Hombre Malo / Jack and the Bearded Fishermen – 7’’ Split   Leave a comment

The good thing about getting down on a split work by two bands I’ve never heard of is that the bands have no weapons at their disposal. They have to impress me, if they can, with their music alone as there is no reputation, review or anything like that keeping them afloat. This particular split only has two tracks, one by each band, so it can serve as somewhat of an introduction to both bands.

Hombre Malo is a Norwegian stoner rock band with doom influences, apparently formed from members of The Sons of Saturn. Besides this split, they have a four-track EP, titled “The Ecstasy of Devastation.” They contribute to this split with a song titled “A Desert for a Man.” It’s an interesting number, to say the least.  It’s sort of progressive, which is to say, it falls on the more variable, more dynamic side of stoner rock.  It’s a song of escalation, starting off stripped-down, post-rock-like with groovy passages and shouted vocals but eventually makes its way to a harsher, more raw style and ends up in growls and over-driven guitars.  It’s a groovy, fun and ever-more louder song.  (Although Hombre Malo’s EP is more on the harsher side…. More on that later, hopefully.)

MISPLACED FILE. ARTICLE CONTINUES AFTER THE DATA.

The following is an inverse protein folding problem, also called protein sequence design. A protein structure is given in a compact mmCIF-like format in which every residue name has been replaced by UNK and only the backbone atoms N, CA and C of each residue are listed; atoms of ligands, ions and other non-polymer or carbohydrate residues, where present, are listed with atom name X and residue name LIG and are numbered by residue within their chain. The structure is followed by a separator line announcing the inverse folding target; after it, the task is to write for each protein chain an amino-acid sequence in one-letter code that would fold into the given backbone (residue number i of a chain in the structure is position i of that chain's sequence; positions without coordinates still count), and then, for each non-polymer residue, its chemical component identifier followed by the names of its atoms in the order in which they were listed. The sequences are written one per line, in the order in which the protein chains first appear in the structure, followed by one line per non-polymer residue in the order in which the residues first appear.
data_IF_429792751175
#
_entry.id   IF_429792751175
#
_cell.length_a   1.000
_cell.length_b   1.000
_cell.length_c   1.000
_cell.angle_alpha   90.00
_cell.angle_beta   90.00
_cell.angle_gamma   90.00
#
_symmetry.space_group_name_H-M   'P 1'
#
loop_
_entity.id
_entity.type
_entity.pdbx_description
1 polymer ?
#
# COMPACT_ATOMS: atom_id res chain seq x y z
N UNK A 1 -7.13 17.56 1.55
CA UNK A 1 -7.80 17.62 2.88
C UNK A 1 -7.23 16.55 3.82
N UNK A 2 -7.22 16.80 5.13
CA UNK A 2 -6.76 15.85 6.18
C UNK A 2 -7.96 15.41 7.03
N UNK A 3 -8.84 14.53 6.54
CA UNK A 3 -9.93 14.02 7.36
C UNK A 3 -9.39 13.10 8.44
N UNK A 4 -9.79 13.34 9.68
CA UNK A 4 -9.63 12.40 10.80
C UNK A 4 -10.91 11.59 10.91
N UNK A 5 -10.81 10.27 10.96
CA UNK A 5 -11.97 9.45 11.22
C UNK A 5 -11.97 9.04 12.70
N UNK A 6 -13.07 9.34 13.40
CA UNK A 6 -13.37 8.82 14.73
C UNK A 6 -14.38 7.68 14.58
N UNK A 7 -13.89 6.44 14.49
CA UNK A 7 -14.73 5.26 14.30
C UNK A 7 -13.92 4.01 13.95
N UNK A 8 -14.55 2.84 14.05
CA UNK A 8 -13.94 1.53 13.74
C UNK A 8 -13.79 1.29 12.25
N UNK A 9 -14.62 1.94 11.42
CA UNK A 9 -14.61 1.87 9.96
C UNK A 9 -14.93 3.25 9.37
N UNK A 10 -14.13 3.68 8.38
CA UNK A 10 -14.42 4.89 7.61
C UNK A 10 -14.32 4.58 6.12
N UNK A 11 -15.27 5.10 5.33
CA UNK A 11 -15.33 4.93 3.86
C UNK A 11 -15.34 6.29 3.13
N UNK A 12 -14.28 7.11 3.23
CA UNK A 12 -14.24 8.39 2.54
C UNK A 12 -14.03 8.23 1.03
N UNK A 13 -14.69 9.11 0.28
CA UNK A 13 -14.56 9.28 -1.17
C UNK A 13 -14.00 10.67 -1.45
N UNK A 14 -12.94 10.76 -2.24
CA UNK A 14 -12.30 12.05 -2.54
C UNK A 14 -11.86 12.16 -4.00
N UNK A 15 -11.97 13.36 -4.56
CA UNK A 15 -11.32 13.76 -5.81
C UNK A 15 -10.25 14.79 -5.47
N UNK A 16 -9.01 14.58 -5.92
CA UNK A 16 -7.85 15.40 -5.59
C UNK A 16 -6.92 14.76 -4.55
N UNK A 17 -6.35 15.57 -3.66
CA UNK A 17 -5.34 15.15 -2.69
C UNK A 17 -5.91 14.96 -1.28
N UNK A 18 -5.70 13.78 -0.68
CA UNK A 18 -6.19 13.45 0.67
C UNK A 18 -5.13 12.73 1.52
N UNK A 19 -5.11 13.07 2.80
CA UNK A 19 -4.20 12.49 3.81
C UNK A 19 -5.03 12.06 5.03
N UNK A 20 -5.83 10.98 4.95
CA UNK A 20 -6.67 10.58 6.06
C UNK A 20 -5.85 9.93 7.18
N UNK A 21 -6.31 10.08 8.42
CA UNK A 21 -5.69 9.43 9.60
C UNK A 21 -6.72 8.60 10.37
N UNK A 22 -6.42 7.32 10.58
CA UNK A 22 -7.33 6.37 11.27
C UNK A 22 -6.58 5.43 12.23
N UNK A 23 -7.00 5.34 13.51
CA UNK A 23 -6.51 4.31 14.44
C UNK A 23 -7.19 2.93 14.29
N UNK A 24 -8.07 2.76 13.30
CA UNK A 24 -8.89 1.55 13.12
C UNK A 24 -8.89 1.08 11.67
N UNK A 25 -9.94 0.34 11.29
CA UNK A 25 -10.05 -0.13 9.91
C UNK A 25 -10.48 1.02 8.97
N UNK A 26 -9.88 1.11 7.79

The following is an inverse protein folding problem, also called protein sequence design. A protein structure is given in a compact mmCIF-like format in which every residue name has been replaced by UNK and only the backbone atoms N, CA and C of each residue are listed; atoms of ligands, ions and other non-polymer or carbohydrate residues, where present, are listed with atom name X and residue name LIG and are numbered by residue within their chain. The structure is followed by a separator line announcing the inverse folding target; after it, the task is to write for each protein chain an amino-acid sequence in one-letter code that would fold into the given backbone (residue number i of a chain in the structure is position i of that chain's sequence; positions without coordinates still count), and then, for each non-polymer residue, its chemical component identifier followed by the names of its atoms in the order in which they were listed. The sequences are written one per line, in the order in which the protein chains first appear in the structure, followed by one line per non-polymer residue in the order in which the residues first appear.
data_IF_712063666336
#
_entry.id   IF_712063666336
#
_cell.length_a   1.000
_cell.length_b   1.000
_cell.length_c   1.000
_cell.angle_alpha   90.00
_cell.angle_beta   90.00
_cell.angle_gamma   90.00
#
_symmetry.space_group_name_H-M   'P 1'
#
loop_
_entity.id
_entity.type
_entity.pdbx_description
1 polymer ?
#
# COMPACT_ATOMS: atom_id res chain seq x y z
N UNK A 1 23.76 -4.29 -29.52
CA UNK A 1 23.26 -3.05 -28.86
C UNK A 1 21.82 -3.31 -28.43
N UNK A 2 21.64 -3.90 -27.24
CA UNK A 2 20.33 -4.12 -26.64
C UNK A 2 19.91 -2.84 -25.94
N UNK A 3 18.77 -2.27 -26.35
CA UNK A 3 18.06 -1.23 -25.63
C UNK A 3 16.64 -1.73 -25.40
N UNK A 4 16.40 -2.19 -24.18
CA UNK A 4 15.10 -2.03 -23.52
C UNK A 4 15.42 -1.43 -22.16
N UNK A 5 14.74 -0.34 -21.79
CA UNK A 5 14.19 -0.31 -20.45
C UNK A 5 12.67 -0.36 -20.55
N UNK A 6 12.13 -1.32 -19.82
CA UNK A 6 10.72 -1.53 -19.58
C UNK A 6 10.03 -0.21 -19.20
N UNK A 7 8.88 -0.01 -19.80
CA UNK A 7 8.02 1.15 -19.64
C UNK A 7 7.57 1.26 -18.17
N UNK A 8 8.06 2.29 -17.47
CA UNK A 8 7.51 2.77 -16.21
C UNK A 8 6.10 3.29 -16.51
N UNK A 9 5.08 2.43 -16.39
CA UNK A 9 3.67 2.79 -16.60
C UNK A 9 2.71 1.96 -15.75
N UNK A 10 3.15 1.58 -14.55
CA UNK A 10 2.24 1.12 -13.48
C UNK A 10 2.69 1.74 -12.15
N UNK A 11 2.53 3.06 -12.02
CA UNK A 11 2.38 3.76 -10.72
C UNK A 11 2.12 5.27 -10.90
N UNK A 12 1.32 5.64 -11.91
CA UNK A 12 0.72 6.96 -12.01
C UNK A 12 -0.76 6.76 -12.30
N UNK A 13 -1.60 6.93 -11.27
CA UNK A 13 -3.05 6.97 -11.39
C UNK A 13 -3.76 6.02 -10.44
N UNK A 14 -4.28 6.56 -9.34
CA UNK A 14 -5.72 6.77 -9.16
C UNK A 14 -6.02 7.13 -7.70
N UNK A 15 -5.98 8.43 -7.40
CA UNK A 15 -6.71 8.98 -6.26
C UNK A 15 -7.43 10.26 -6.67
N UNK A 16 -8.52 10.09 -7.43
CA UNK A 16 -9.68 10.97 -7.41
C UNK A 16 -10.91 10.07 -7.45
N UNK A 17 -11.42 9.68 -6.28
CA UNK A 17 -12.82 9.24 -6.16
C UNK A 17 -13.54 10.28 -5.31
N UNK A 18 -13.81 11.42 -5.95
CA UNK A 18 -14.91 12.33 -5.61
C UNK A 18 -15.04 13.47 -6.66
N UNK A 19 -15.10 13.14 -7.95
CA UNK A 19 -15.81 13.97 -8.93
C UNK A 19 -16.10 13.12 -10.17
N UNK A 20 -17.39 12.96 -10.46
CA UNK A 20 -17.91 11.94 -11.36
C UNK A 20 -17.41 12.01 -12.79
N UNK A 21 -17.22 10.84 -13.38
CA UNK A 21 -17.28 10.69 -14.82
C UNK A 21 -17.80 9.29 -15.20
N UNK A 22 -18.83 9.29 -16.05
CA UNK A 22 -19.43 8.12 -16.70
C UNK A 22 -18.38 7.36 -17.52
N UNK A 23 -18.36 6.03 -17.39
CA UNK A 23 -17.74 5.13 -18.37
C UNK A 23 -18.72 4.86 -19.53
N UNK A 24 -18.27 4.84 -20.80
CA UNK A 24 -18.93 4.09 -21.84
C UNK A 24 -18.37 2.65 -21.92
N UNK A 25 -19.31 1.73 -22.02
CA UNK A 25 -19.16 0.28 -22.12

Jack and the Bearded Fishermen is a French band, formed in 2005.  They actually have a self-titled full-length out right now, but I’m using the split as a yardstick to steer by.  Their contribution is a song titled “Spies of Congress.” Now between Hombre Malo’s contribution and this, I find JatBF to be a little lacking.  Their most prominent feature is a heavy use of keyboards, something I don’t hear often in stoner bands.  They have an interesting, if Ghost-like tone with the keyboard, and a generally gospel approach to music.  They retain their stoner identity with the guitars, which have all the fat fuzz we are used to. The drums are adequate, but the vocals are dry and sung through a vocal processor, which throws me off.  They have a similar escalation (a la “A Desert for a Man”) in that the song alternates between more melodic and harder passages before launching into a harsh end.

So if I were to choose, I’d pay Hombre Malo closer attention while waiting for Jack and the Bearded Fishermen to refine their vocals a little bit more.  Either way, I usually use splits as introduction to bands, and the ones that made this display an interesting, if lo-fi, approach to stoner rock, and are worth a listen if you’re tired of the subtle, warm tones.
Review Written By Sarp Esin

Jack And Bearded Fishermen @ Bandcamp
Hombre Malo @ Myspace


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